On Thursday, July 11, investors pushed the Dow and the S&P 500 to new all-time closing highs after Powell’s testimony to the Senate Banking Committee indicated why a preemptive rate cut might be necessary, even though the economy and job growth remain steady. Many pundits interpreted this to mean we could see a cut in rates later this month at the next policy-setting meeting. However, upside returns were capped after Trump tweeted that China is “letting us down” by not increasing purchases of U.S. agricultural products. On Friday, July 12, after Powell’s two-day testimony provided further support for investors’ expectations of an imminent interest rate cut, investors pushed the Dow above the 27,000-closing mark for the first time. A report indicating that eurozone factory output rose sharply in May outweighed news that Chinese exports fell as demand weakened.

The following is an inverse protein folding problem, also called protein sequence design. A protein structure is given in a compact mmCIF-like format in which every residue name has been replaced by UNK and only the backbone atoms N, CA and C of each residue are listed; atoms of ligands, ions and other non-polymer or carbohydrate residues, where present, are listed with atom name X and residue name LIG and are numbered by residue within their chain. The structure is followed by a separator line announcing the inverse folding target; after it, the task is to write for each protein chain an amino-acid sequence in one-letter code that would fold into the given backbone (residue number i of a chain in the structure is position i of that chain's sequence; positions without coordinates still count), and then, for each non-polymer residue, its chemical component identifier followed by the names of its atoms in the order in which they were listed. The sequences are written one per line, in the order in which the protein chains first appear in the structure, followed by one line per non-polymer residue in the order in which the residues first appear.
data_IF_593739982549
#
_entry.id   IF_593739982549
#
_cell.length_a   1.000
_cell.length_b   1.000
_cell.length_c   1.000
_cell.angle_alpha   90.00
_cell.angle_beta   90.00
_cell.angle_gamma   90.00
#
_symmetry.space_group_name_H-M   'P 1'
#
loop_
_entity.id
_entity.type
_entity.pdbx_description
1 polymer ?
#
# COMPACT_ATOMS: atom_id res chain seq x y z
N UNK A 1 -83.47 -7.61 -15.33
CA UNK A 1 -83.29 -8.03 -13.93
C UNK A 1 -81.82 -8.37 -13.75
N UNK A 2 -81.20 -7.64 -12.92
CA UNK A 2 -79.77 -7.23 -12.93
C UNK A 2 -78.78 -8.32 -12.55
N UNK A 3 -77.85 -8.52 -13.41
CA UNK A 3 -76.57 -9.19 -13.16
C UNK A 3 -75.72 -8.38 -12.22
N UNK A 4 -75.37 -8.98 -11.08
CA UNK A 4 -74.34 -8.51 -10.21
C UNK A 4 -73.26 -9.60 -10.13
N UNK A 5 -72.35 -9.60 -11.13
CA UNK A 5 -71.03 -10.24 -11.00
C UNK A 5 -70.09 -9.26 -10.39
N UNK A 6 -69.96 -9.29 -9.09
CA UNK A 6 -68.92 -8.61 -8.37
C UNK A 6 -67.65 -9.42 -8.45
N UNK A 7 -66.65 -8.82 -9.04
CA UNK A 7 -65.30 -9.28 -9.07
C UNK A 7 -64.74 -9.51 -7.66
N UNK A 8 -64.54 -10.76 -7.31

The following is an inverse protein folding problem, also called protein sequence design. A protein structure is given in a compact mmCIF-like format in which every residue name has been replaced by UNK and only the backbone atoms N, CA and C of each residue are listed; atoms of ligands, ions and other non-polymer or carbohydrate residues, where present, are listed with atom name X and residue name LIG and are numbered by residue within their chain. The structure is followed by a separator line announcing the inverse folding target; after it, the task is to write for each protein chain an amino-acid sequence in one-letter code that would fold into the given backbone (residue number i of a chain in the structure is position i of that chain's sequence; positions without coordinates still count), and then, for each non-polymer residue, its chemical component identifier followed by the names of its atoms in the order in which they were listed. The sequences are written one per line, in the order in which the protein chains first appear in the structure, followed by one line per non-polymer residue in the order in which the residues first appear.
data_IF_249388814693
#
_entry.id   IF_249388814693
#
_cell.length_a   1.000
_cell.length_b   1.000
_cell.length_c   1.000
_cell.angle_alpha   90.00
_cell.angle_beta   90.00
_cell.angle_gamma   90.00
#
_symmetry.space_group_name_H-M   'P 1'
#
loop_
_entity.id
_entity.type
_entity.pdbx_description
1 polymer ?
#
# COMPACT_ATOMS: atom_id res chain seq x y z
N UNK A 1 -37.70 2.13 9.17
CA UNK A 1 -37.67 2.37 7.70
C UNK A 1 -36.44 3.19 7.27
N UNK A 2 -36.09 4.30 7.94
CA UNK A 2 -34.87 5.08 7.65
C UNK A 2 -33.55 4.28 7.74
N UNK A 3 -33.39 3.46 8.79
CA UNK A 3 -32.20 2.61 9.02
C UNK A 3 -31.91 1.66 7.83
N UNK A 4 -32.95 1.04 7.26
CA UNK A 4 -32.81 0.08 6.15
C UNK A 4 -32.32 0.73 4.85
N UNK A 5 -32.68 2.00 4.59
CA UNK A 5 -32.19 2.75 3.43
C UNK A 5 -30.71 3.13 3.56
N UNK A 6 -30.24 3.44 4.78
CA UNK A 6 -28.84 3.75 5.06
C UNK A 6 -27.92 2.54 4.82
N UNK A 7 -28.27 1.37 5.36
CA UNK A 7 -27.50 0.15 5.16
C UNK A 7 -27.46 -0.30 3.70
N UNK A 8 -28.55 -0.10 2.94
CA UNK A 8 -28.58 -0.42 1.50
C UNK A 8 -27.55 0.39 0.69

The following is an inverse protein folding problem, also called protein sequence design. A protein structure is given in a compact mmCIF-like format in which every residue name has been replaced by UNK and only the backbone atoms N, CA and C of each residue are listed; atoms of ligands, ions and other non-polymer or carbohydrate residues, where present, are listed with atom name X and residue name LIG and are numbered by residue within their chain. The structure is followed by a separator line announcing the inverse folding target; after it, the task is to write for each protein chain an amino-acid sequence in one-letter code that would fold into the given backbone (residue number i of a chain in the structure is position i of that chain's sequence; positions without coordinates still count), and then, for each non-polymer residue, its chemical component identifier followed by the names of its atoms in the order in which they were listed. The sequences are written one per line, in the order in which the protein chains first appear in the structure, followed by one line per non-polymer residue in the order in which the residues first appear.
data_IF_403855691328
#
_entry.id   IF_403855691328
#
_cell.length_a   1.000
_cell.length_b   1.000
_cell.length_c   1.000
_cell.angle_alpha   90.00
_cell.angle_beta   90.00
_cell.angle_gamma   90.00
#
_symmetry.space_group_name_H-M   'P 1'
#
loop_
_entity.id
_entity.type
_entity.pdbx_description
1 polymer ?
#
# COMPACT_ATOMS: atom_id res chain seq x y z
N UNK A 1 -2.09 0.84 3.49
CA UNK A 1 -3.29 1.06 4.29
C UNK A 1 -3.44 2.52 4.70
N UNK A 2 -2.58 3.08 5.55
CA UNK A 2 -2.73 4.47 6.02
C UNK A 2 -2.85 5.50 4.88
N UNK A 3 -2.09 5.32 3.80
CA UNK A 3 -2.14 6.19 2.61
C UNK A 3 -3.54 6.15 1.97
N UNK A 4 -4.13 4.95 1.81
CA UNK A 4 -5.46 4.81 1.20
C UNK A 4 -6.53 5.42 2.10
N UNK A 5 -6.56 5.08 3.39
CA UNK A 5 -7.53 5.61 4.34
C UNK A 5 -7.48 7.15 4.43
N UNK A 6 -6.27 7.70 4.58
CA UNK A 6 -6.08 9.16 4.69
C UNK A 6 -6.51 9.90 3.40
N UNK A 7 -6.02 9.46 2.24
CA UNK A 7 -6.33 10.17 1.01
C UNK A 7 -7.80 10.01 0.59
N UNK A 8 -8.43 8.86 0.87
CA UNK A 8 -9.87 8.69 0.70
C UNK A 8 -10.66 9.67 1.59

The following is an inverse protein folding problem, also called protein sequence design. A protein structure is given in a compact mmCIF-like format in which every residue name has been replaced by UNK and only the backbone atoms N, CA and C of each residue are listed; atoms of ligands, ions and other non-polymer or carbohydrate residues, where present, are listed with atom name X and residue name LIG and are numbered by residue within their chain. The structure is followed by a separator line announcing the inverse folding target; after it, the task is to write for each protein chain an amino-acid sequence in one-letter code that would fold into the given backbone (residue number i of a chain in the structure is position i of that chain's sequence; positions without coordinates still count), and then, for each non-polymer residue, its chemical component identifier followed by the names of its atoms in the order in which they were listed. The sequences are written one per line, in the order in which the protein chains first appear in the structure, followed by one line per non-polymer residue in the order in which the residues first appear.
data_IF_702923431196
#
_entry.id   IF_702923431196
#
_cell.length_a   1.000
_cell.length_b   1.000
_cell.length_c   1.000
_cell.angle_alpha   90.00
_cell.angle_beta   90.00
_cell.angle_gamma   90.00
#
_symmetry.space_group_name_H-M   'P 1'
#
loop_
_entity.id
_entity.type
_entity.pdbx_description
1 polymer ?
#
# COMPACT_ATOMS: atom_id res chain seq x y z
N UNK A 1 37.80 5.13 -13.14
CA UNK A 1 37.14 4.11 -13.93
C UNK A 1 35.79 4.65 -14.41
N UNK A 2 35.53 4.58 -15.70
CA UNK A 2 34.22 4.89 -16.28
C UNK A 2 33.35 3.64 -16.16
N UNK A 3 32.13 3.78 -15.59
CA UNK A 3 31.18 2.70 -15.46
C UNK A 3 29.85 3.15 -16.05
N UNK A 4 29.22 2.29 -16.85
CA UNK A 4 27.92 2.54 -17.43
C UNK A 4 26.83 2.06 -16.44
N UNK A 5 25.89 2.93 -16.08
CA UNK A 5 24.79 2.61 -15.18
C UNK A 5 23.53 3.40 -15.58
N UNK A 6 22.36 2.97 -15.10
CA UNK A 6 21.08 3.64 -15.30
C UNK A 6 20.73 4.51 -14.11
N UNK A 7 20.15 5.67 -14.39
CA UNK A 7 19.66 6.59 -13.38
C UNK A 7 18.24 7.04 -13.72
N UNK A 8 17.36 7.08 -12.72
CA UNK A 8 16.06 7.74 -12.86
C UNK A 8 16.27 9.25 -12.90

On Monday, July 15, the Dow managed to post a slight gain – closing at another record high – but reports that China’s second-quarter GDP slowed to a 27-year low at 6.2% capped the equity rally. Stocks declined on Tuesday after Trump said there was a long way to go on a China trade deal during a briefing with reporters despite reports that June retail sales rose. On Wednesday, stocks continued to sag as the Beijing-Washington trade tiff remained on investors’ minds. However, investors kept a keen eye on the beginning reports of the Q2 earnings season. While a little premature, with just 9% of the S&P 500 constituents already reporting Q2 earnings, investors might have reason to be optimistic, with about 84% of those early reporters having beaten analyst expectations, according to Refinitiv’s Proprietary Research Team.